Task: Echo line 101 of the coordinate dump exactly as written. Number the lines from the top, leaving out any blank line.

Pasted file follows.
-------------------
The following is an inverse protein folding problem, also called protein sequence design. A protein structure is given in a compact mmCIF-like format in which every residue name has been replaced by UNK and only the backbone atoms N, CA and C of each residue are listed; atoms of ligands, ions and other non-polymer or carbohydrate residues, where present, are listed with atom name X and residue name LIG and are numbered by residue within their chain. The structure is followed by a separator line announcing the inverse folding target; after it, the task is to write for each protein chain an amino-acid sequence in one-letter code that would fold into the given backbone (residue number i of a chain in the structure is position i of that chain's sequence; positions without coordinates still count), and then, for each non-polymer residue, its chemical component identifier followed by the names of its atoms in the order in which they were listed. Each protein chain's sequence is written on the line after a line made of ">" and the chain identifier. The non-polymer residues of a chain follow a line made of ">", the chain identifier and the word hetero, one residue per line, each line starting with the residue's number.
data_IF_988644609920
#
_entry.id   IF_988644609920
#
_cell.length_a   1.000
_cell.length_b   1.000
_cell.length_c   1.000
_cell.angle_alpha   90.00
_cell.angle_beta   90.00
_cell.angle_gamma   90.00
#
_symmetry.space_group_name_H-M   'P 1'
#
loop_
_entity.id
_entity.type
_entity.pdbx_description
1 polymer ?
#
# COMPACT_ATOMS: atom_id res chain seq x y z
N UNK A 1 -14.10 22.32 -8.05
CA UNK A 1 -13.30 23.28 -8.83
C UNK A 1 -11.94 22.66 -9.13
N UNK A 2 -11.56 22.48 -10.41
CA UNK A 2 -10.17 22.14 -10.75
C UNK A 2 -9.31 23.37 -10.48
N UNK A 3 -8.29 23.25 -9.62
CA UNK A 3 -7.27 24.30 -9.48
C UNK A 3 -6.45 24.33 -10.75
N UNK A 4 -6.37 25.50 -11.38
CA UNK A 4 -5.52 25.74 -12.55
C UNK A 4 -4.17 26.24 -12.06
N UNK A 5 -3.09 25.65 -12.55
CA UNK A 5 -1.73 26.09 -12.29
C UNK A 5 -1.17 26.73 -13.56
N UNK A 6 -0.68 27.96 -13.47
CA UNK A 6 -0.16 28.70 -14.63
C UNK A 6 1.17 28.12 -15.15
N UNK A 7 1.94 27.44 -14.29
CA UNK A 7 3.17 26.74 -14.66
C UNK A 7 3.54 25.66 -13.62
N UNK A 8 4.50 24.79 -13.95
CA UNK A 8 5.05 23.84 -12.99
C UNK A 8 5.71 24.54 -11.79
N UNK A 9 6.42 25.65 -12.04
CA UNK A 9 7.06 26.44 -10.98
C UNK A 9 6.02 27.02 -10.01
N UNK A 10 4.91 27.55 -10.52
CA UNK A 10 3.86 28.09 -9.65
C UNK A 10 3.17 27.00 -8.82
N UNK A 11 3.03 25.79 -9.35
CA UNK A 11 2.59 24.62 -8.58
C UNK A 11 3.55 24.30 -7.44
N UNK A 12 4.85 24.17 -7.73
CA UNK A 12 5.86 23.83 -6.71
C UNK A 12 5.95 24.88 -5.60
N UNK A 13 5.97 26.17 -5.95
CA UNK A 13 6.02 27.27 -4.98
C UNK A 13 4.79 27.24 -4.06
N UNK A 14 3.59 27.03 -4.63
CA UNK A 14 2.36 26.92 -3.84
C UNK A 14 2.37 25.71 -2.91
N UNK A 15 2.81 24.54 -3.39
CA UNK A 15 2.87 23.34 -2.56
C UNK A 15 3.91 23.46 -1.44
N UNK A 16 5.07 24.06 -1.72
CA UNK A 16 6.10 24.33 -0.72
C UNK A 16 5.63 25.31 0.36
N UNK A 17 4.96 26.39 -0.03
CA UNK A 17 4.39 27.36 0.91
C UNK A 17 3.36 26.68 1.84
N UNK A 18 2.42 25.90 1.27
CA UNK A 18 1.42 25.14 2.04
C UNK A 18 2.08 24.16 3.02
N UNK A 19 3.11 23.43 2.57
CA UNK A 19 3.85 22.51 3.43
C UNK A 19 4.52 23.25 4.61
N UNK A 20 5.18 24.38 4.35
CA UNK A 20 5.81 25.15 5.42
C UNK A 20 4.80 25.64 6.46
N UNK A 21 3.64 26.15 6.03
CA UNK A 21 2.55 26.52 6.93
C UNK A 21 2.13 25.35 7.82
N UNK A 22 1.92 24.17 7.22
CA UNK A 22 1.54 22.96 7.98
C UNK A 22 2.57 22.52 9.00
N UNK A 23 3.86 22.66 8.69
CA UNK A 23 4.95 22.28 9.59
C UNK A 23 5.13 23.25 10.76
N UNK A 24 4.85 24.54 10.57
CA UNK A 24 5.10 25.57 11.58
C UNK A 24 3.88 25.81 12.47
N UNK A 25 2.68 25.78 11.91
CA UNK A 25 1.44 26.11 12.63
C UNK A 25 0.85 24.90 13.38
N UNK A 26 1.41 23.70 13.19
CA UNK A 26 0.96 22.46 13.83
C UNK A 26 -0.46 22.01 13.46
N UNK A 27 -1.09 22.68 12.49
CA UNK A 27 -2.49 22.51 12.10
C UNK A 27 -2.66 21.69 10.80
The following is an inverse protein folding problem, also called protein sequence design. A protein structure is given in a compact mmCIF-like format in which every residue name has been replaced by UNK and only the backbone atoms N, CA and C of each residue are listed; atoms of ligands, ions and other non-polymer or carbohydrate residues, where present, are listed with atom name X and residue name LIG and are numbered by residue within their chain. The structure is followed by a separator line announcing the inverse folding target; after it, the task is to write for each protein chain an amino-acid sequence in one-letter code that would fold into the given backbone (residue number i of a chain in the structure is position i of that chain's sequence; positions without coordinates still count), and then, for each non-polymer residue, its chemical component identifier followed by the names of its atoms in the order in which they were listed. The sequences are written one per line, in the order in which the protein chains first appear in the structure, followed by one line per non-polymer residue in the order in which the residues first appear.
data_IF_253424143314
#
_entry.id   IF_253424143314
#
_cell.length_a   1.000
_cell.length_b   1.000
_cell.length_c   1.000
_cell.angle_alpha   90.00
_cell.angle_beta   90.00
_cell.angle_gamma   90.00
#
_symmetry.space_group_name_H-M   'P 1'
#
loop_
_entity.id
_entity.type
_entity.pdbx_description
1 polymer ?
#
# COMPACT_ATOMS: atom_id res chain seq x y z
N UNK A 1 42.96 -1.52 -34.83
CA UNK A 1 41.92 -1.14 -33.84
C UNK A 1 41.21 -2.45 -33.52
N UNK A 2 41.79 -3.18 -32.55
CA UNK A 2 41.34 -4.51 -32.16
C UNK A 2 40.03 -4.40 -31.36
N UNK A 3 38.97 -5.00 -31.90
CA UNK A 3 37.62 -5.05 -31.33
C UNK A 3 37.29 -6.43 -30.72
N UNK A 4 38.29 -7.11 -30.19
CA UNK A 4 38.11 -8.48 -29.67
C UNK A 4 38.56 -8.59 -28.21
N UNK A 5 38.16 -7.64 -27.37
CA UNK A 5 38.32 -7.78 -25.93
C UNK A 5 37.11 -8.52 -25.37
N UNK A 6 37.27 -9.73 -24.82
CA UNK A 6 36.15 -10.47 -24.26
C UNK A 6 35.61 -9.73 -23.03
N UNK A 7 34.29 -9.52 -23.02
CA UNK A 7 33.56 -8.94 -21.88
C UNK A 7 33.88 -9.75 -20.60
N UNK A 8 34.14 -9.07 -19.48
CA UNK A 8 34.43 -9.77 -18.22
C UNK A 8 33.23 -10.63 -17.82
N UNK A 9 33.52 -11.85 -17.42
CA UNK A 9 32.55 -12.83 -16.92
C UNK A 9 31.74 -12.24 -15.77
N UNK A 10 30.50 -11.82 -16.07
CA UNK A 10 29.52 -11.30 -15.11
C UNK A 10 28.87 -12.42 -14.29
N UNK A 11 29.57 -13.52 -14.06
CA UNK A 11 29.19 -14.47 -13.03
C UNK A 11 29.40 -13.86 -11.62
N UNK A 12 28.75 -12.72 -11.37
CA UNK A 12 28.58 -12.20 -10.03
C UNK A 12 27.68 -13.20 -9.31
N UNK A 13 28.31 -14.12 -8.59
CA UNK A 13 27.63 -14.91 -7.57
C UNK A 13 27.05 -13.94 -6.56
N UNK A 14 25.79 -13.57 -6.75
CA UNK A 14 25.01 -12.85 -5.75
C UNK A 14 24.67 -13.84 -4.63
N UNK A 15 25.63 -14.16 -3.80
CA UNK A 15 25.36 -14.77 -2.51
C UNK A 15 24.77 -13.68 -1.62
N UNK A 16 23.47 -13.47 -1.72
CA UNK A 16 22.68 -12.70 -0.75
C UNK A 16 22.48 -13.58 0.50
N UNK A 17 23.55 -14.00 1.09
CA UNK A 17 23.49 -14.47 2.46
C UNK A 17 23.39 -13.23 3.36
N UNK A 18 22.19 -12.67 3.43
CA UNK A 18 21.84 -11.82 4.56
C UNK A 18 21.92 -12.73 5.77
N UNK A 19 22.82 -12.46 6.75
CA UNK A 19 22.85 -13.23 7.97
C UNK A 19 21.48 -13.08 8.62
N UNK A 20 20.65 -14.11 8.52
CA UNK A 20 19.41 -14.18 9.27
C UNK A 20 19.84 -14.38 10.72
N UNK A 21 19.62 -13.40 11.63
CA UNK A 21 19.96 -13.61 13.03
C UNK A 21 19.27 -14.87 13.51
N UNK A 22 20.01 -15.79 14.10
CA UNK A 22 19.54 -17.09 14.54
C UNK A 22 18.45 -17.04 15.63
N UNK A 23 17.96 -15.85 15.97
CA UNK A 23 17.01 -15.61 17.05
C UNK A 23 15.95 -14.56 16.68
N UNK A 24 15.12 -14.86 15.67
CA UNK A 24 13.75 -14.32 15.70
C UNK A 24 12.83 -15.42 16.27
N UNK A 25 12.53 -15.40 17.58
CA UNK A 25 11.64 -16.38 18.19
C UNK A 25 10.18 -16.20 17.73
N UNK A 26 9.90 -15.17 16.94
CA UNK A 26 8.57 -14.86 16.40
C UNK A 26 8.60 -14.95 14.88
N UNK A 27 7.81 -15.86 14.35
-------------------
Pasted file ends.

CA UNK A 27 -2.49 22.51 12.10